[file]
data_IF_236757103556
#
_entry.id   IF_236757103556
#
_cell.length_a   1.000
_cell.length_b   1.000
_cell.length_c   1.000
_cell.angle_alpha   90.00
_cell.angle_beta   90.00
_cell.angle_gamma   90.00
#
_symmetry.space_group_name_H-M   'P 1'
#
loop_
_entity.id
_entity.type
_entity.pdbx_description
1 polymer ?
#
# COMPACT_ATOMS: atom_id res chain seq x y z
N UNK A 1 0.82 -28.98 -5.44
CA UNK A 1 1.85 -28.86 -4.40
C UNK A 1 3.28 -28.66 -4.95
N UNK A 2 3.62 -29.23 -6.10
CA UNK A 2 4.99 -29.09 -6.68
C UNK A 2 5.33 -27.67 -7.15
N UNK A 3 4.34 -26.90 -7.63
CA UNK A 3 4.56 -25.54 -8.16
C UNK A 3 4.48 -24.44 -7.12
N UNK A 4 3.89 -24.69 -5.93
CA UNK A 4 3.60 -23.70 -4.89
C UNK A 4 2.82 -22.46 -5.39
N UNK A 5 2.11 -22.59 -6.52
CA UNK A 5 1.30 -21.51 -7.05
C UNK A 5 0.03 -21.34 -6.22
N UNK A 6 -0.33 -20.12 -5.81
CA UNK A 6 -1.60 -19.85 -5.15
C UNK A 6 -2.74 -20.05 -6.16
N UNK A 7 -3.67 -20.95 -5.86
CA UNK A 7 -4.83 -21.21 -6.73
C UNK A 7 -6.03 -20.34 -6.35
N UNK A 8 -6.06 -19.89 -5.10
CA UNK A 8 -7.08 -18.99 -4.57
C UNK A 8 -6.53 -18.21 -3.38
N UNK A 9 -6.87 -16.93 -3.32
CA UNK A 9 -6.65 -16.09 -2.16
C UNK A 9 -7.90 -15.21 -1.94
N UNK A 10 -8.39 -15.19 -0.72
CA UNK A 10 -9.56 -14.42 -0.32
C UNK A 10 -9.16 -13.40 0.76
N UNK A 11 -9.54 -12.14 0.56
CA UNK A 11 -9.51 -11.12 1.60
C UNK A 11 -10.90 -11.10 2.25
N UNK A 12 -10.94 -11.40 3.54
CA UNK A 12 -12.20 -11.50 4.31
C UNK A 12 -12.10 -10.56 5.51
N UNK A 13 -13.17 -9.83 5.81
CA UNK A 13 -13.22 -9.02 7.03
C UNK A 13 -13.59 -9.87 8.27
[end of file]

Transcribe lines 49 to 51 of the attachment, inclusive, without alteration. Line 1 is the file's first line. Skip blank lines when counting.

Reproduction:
CA UNK A 10 -9.56 -14.42 -0.32
C UNK A 10 -9.16 -13.40 0.76
N UNK A 11 -9.54 -12.14 0.56